Time to ‘block and tackle’: Draft strategy outlines Air Force’s future digital environment through 2028


Lauren Knausenberger, U.S. Air Force chief information officer, greets U.S. Air Force Lt. Col. Adam Williams, 52nd Communications Squadron commander, in front of Club Eifel on Spangdahlem Air Base, Germany, July 21, 2021. (U.S. Air Force photo by Senior Airman Ali Stewart)

WASHINGTON — In a new interim draft strategy, the Air Force’s chief information officer lays out the service’s vision over the next six years for its future digital environment, including implementing zero trust, accelerating cloud adoption and harnessing data and artificial intelligence.

“We’re no longer at a point where we have to necessarily grab new technology to solve our problems,” Air Force Chief Information Officer Lauren Knausenberger said Monday at the Department of the Air Force Information Technology and Cyberpower (DAFITC) conference. “We’re at the point where we really have to execute and we have to block and tackle and we have to be able to operate very, very effectively.”

The draft strategy, published Friday [PDF], will guide the service from fiscal 2023 to 2028 on where to spend its money, time and focus, Knausenberger said. The strategy lists six lines of effort: accelerating cloud adoption, the future of cybersecurity, building a talent management strategy, IT portfolio management, excellence in core IT and mission-enabling services and data and artificial intelligence. 

The service includes a familiar provision to implement a zero trust architecture that “protects data in a cohesive way across multiple classification levels,” the strategy states, including the foundation identity (ICAM) elements that manage users, credentials and the access risk based on the sensitivity of the resources being protected. 

Knausenberger said zero trust is the framework that will allow the service to simplify its war fighting environment.

“If we can get to the point where we know who you are, that we have our data tagged, that we can get to multi-level security, that we can maybe not have folks like the USAF commander have 22 different networks in five different machines on their desk, [then] we can fight a lot more easily,” she said.

The Pentagon’s CIO last week said the department is committed to implementing a zero trust architecture across the sprawling military in the next five years and will be releasing a new strategy to get there as soon as next month. 

“What we’re aiming for is by 2027 to have zero trust deployed across a majority of our enterprise systems in the Department of Defense,” DoD CIO John Sherman said Aug. 24. “Five years. That’s an ambitious goal… but the adversary capability we’re facing leaves us no choice but to move at that level of pace.”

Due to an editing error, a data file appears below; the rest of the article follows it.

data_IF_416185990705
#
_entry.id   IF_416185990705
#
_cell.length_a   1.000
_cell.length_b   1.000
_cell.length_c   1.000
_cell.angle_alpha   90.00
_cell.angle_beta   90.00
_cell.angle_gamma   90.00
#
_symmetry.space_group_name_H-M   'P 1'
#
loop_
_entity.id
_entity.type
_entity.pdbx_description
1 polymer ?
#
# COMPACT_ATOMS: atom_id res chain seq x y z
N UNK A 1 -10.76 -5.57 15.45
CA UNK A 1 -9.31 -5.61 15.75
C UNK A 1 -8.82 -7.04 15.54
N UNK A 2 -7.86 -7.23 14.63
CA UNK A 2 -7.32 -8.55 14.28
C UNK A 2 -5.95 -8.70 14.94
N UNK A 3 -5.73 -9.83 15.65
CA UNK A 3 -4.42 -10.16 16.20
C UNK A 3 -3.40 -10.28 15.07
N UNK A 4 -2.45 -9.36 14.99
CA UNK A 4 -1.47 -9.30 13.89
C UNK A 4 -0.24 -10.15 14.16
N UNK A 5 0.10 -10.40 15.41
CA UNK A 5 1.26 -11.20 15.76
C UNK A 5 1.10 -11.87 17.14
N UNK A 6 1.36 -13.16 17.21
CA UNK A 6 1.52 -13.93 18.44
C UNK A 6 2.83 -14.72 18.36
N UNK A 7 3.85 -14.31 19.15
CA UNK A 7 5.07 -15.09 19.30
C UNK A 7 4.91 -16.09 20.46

When it comes to cybersecurity, the Air Force strategy calls for defining and training the workforce on the “foundational risk posture” for the entirety of the Air Force and Space Force enterprise. Resilient cyber defense includes driving cryptographic agility and modernizing and innovating to strengthen critical infrastructure. Incorporating robust automated cybersecurity defenses and equipping “cyber defenders” to defend their terrain is another tenant. 

Knausenberger said the “key tenet” with cybersecurity is that the Air Force has to do it globally and have a “seamless tie between our cloud and our edge.”

The strategy also calls for having automation, analytics and AI designed into all systems from the beginning, including entrenching AI/machine learning training-data and algorithmic models that are compliant with the Office of the Secretary of Defense’s six tenets for responsible AI implementation across all echelons of the Air Force. 

RELATED: Pentagon’s Long-Awaited ‘Responsible AI’ Pathway Highlights Flexibility, ‘Trust’

To get after AI/ML readiness, the strategy says the CIO will establish afederated data ecosystem” integrated with Air Force weapon systems and theater operations to ensure data is visible, accessible and secure across the force.

The service also wants to assess its existing IT policies to address gaps in management and identify redundant and inefficient IT spending, while incentivizing migration to enterprise-wide acquisition vehicles. The strategy calls for several network-related efforts, with the end-goal being that airmen and guardians can rely on their devices and data with over a 99.99% consistency.

To get after that, the Air Force CIO will deliver a single “network operations center and security operations center for the enterprise with integrated and effective automation,” identify and provide hardware and software and implement automated governance controls to enforce standards, among other efforts.

That’s a lot to do, and this is a draft strategy. But Knausenberger added a final version of the strategy can be expected “over the coming days.”

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